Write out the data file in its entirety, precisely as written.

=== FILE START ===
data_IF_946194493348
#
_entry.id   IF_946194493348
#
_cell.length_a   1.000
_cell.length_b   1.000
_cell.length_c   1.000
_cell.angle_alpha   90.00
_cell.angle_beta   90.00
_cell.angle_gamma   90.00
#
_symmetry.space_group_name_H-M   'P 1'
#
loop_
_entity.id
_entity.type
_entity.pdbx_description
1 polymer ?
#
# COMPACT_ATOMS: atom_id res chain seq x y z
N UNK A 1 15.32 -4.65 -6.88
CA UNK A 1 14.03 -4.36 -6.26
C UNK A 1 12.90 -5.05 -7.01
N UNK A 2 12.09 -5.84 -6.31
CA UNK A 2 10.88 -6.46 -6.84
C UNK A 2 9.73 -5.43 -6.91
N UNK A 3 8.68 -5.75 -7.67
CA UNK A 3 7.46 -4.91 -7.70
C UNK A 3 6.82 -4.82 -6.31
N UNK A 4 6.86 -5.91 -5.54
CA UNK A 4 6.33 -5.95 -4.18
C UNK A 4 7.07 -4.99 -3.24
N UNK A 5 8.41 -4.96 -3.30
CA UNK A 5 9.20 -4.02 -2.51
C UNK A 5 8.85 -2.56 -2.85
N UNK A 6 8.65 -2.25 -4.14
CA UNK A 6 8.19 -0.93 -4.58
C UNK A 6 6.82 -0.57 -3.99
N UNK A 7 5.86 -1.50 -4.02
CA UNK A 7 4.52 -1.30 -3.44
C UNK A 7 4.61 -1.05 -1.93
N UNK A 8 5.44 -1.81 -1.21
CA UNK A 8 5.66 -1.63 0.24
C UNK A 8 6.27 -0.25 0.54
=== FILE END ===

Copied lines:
data_IF_946194493348
#
_entry.id   IF_946194493348
#
_cell.length_a   1.000
_cell.length_b   1.000
_cell.length_c   1.000
_cell.angle_alpha   90.00
_cell.angle_beta   90.00
_cell.angle_gamma   90.00
#
_symmetry.space_group_name_H-M   'P 1'
#
loop_
_entity.id
_entity.type
_entity.pdbx_description
1 polymer ?
#
# COMPACT_ATOMS: atom_id res chain seq x y z
N UNK A 1 15.32 -4.65 -6.88
CA UNK A 1 14.03 -4.36 -6.26
C UNK A 1 12.90 -5.05 -7.01
N UNK A 2 12.09 -5.84 -6.31
CA UNK A 2 10.88 -6.46 -6.84
C UNK A 2 9.73 -5.43 -6.91
N UNK A 3 8.68 -5.75 -7.67
CA UNK A 3 7.46 -4.91 -7.70
C UNK A 3 6.82 -4.82 -6.31
N UNK A 4 6.86 -5.91 -5.54
CA UNK A 4 6.33 -5.95 -4.18
C UNK A 4 7.07 -4.99 -3.24
N UNK A 5 8.41 -4.96 -3.30
CA UNK A 5 9.20 -4.02 -2.51
C UNK A 5 8.85 -2.56 -2.85
N UNK A 6 8.65 -2.25 -4.14
CA UNK A 6 8.19 -0.93 -4.58
C UNK A 6 6.82 -0.57 -3.99
N UNK A 7 5.86 -1.50 -4.02
CA UNK A 7 4.52 -1.30 -3.44
C UNK A 7 4.61 -1.05 -1.93
N UNK A 8 5.44 -1.81 -1.21
CA UNK A 8 5.66 -1.63 0.24
C UNK A 8 6.27 -0.25 0.54